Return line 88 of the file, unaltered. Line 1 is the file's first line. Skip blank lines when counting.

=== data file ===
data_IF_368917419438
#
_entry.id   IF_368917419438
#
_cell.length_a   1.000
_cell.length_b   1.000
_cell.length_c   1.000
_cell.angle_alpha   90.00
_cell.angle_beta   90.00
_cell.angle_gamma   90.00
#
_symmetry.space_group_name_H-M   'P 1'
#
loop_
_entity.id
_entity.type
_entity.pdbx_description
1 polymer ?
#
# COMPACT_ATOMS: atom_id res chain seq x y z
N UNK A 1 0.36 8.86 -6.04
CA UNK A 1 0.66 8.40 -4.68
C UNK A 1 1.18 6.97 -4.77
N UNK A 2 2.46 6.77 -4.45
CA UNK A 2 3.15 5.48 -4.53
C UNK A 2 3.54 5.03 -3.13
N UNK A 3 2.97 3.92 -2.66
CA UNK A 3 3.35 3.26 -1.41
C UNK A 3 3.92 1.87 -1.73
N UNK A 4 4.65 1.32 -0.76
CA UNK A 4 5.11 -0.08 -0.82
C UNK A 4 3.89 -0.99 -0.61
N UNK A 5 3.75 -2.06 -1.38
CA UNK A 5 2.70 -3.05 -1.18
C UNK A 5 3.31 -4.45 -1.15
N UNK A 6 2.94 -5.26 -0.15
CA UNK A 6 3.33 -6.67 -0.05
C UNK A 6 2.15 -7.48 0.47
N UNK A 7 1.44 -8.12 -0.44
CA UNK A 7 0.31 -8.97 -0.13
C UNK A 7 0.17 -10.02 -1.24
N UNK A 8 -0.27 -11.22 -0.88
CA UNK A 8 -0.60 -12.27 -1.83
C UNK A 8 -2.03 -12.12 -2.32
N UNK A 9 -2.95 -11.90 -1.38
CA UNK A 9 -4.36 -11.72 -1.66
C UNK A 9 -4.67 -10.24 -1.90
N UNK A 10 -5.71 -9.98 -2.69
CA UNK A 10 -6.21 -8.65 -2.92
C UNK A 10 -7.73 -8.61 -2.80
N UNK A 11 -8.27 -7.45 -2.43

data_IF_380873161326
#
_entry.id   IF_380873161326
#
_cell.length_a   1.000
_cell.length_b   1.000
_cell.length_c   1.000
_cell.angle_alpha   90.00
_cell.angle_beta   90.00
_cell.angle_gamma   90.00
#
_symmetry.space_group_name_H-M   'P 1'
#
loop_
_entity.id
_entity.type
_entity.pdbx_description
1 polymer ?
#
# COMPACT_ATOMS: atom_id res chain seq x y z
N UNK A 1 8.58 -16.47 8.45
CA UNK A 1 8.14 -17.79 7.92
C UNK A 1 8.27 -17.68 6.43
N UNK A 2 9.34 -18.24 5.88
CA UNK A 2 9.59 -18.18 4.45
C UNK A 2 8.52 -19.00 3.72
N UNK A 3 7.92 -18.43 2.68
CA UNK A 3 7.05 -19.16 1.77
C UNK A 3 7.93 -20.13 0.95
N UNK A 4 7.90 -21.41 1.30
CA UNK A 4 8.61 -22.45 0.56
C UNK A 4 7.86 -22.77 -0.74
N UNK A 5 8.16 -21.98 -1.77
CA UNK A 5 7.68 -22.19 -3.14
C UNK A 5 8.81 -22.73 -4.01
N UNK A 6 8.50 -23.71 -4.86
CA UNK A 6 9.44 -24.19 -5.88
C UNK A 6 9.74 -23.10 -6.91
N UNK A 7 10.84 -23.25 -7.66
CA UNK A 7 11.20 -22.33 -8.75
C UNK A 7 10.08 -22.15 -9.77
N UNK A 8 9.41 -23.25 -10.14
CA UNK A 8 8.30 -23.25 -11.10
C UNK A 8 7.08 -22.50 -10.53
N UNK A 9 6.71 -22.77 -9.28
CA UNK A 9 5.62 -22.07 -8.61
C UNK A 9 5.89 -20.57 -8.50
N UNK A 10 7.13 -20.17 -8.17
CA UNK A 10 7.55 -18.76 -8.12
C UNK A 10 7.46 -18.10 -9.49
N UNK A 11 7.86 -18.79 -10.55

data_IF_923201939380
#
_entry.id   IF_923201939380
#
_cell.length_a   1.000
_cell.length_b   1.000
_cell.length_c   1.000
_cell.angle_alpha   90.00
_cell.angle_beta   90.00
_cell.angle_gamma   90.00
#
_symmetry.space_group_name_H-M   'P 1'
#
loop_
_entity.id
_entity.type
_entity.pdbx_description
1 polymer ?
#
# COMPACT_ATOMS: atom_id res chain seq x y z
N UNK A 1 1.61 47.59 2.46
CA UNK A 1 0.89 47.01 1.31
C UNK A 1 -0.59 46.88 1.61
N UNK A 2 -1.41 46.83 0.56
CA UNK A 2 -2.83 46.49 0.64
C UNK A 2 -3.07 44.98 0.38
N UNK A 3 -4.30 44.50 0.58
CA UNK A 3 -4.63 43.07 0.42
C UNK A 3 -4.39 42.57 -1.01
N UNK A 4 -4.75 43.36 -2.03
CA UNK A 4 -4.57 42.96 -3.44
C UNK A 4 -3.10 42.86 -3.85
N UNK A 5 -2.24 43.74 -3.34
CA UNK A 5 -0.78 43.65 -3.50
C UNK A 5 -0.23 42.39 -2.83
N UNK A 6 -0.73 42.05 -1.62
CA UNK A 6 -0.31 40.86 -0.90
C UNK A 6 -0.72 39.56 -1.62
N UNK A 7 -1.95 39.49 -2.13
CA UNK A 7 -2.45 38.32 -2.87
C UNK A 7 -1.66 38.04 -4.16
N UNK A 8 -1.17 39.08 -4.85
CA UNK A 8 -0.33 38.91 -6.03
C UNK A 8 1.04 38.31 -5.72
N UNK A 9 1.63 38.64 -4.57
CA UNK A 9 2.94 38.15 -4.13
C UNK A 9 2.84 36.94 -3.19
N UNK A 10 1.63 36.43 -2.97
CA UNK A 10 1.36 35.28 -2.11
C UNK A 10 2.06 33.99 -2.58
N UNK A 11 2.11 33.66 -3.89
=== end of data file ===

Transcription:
CA UNK A 6 9.44 -24.19 -5.88